Ngilu can get emotional. Right then, she was very upset and even ready for battle.

Matere Keriri came out of the house and told the GSU officers to let me in.

Things were moving so fast without the Summit’s knowledge that I felt dizzy. What was the role of my friend Matere Keriri? I wondered.

Ngilu jumped into my car and we entered the home together. When I finally met with Kibaki, I told him that the Summit members wanted to meet and congratulate him on his victory.

I added that they also needed to discuss with him about the things we had committed ourselves to when we had all agreed to campaign for him.


I told him mine was not a surprise visit. Rather, I had come to let him know that the entire Summit would be coming to see him the following day.

Besides the MoU, there were a number of issues we had agreed to handle together on behalf of those who supported us from various quarters. One of them was to form a transition committee.

We needed a committee to work with the out-going government so that there was a smooth transition of administration.

We had appointed Prof Anyang’ Nyong’o as chairman of the committee. I told the President that the committee was ready and needed his authority to go to the various ministries, parastatals and other government agencies to organise a smooth handover.

Before the President could answer me, Charity Ngilu waded in. She wanted the President’s assurance there and then that he was going to effect the promises he had given to women during the campaign period.


Our manifesto said that there would be a one-third gender rule in public appointments and Ngilu wanted this reflected in Cabinet appointments.

She also wanted to make sure that women would be awarded a fair share in the 12 parliamentary nominations to which NARC was entitled.

She was told that Dr Julia Ojiambo and Betty Tett had already been promised appointments as nominated MPs. She insisted that the name of Cecily Mbarire be added to the list.

I also added the name of Njoki Ndung’u, with whom I had worked very smoothly.

Although Charity Ngilu was listened to and received well by the President, I could see that she was still very upset by the way she was treated at the gate.

I got the feeling that their close relationship had changed. Trust is very easy to break. A meeting was agreed for the next day and I informed all members of the Summit to be at Muthaiga at the appointed time.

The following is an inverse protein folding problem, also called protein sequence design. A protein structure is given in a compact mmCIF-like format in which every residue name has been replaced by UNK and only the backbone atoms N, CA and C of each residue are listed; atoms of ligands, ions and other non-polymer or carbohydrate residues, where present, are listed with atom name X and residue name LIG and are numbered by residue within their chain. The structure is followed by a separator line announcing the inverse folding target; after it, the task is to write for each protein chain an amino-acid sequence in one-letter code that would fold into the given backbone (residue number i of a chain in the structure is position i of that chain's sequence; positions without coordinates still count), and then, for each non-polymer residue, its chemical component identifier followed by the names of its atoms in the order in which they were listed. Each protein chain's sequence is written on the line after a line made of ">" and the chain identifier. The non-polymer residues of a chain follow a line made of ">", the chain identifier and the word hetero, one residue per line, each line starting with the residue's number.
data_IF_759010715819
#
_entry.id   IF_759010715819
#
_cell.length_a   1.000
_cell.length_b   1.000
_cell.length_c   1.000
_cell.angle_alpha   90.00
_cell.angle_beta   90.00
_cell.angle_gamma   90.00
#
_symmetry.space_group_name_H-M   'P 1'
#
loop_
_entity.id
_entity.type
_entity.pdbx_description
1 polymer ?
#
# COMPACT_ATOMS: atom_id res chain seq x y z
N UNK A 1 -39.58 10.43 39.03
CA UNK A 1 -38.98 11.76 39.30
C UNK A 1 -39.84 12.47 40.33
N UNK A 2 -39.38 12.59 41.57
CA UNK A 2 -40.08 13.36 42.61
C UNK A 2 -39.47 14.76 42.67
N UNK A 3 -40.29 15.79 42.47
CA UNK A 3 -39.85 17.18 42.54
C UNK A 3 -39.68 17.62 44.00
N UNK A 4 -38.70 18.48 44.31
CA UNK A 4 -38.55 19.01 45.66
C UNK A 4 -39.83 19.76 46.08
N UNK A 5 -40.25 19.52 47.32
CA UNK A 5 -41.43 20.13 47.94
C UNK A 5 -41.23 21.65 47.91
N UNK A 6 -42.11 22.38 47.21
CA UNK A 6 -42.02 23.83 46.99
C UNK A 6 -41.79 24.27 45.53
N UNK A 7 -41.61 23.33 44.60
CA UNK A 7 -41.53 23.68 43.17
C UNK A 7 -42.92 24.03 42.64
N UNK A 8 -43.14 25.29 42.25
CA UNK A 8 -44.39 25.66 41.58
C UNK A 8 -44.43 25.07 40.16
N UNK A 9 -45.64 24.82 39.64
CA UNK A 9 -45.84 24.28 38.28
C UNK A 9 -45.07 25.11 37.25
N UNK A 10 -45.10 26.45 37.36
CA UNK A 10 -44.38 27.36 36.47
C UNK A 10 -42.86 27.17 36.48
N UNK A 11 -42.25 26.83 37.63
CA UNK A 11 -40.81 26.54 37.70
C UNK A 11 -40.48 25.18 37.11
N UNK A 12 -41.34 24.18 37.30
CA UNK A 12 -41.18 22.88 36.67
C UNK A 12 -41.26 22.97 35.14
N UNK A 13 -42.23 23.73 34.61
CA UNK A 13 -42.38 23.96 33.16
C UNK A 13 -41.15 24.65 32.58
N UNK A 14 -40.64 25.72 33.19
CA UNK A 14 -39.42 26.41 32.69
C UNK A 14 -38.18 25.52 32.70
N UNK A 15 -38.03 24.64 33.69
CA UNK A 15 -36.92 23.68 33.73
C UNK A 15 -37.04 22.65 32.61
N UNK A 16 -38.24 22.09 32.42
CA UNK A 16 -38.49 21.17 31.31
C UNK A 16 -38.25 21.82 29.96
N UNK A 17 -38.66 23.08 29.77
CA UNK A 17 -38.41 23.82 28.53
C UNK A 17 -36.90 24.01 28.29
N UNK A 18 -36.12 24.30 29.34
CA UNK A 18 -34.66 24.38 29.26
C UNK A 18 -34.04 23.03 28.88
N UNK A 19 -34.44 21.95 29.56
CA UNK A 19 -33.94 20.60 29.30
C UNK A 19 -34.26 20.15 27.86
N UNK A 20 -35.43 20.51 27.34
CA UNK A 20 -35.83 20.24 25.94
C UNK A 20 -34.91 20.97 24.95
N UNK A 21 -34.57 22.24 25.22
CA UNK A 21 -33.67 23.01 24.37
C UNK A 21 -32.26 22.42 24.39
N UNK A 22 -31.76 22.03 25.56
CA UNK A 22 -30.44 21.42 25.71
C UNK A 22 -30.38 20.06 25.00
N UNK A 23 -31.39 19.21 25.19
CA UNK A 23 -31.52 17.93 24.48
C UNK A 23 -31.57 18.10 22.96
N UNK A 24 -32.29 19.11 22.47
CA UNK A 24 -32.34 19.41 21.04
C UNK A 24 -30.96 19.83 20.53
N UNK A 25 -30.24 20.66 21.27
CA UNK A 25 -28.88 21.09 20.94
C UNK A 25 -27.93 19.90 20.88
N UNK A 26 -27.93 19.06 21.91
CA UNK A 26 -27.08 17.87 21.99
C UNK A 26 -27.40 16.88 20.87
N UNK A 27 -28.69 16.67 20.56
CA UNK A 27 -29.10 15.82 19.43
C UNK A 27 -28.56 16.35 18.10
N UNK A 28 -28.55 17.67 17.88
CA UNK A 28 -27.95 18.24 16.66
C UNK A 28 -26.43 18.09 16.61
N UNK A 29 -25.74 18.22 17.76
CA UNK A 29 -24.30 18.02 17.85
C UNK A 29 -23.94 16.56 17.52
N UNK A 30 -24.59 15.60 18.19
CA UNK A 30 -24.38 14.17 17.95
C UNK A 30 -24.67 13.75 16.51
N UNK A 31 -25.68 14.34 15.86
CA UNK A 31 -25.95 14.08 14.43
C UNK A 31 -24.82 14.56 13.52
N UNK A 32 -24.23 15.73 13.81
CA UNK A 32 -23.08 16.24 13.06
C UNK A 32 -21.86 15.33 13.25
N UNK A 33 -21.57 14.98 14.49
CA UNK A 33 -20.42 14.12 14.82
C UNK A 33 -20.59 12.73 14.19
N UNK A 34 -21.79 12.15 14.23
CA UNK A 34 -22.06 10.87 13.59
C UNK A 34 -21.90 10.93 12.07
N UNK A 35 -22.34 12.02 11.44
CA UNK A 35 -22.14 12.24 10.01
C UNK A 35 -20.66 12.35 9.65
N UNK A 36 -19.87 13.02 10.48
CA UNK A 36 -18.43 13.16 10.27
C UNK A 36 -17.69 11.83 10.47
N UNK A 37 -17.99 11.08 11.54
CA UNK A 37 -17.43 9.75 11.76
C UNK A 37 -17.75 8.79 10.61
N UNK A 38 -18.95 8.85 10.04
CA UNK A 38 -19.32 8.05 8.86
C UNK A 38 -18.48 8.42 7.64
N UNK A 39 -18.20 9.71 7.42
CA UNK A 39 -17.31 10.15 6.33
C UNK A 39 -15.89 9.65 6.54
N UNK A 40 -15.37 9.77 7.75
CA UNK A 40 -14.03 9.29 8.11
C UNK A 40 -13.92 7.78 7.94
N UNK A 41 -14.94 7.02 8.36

Within the Summit, the Ford-Kenya wing wanted a definite undertaking by the President that he would serve for only one term and leave the seat to their man, Kijana Wamalwa.

We were not aware of this arrangement within LDP. When I reminded Ford-Kenya that this was not part of the MoU, they felt offended and this soured my relationship with them.

I was seemingly never forgiven for this. The Summit was supposed to agree on the names of those the President should appoint as Cabinet Ministers.

We had agreed on a lean cabinet of twenty-four. The NAK wing would have 12 and LDP 12. Raila was to prepare LDP’s 12 and Kijana Wamalwa NAK’s 12. When we met the President at Muthaiga, we handed him the lists.

The next day, the President named his first Cabinet. About four of our nominees had been left out and new people, who did not even participate in the campaign, were given full ministerial positions.

Further, although the President was supposed to appoint Raila Amolo Odinga Prime Minister in accordance with the MoU, he did not.


After the Cabinet was named, Summit members were still not discouraged. We thought we still had time and that everything would be ironed out in due course.

The MoU had stressed the word equality. It was very clear in the MoU that the NAK side would get 50 per cent of the ministerial positions and LDP the other 50 per cent.

This extended to parastatal appointments and diplomatic posts. However, it was stated that only the names of qualified personnel would be accepted. We wanted to end the culture of tribal domination and give everyone a piece of the national cake.

All the people named as Ministers rushed to see their offices and to pick their official transport the same day. I was appointed Minister for Home Affairs.

I could not have done better if I had been asked to choose. The Ministry was responsible for departments handling issues I had already been involved with such as children, prisons and people with special needs.

Ali Korane, the Permanent Secretary, welcomed me to the office I was destined to occupy for five years at Jogoo House.


The Ministry was big — with 13 departments. Korane immediately organised a meeting in the boardroom where he introduced all heads of departments and other senior officials to me.

Although all the ministers and their assistants hit the ground running, the matter of the Summit members sitting with the President to go over the MoU remained unresolved.

I was constantly reminded by my colleagues to contact State House and fix a meeting with the President.

My friend Matere Keriri had been officially appointed State House Comptroller. I called him and sought an appointment.

He invited me to State House to see him alone the next day. When I saw him, he informed me that he had not fixed any appointment for the Summit to see the President.

He told me flatly that there was no longer any place or need for the Summit since the President had already formed a Cabinet.


He then jokingly asked me whether as chairman of the Summit, I would be calling and chairing the Summit meetings with the President attending as a member, not sitting at the head of the table.

A month earlier, my dispirited friend Matere had humbly approached us at Kibaki Centre to offer his free services to the campaign and, as old friends, we worked together amicably.